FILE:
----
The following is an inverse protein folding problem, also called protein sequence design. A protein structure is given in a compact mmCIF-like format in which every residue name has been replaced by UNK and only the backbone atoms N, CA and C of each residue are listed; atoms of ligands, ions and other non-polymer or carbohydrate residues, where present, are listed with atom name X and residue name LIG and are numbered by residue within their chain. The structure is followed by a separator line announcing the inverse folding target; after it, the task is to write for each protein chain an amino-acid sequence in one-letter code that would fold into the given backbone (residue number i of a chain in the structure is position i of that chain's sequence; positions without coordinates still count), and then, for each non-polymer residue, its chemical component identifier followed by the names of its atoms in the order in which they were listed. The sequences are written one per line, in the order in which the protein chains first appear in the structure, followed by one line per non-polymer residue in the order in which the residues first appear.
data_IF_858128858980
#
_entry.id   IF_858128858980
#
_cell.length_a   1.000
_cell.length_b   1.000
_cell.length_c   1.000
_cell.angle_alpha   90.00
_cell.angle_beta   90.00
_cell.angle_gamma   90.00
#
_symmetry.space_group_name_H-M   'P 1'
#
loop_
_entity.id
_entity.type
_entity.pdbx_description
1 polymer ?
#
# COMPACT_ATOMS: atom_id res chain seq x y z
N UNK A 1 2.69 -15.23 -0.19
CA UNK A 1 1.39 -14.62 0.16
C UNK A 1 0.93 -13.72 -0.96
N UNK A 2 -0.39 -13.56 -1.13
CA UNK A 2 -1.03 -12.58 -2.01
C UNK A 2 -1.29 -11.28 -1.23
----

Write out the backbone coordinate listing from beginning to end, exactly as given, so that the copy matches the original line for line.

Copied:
The following is an inverse protein folding problem, also called protein sequence design. A protein structure is given in a compact mmCIF-like format in which every residue name has been replaced by UNK and only the backbone atoms N, CA and C of each residue are listed; atoms of ligands, ions and other non-polymer or carbohydrate residues, where present, are listed with atom name X and residue name LIG and are numbered by residue within their chain. The structure is followed by a separator line announcing the inverse folding target; after it, the task is to write for each protein chain an amino-acid sequence in one-letter code that would fold into the given backbone (residue number i of a chain in the structure is position i of that chain's sequence; positions without coordinates still count), and then, for each non-polymer residue, its chemical component identifier followed by the names of its atoms in the order in which they were listed. The sequences are written one per line, in the order in which the protein chains first appear in the structure, followed by one line per non-polymer residue in the order in which the residues first appear.
data_IF_858128858980
#
_entry.id   IF_858128858980
#
_cell.length_a   1.000
_cell.length_b   1.000
_cell.length_c   1.000
_cell.angle_alpha   90.00
_cell.angle_beta   90.00
_cell.angle_gamma   90.00
#
_symmetry.space_group_name_H-M   'P 1'
#
loop_
_entity.id
_entity.type
_entity.pdbx_description
1 polymer ?
#
# COMPACT_ATOMS: atom_id res chain seq x y z
N UNK A 1 2.69 -15.23 -0.19
CA UNK A 1 1.39 -14.62 0.16
C UNK A 1 0.93 -13.72 -0.96
N UNK A 2 -0.39 -13.56 -1.13
CA UNK A 2 -1.03 -12.58 -2.01
C UNK A 2 -1.29 -11.28 -1.23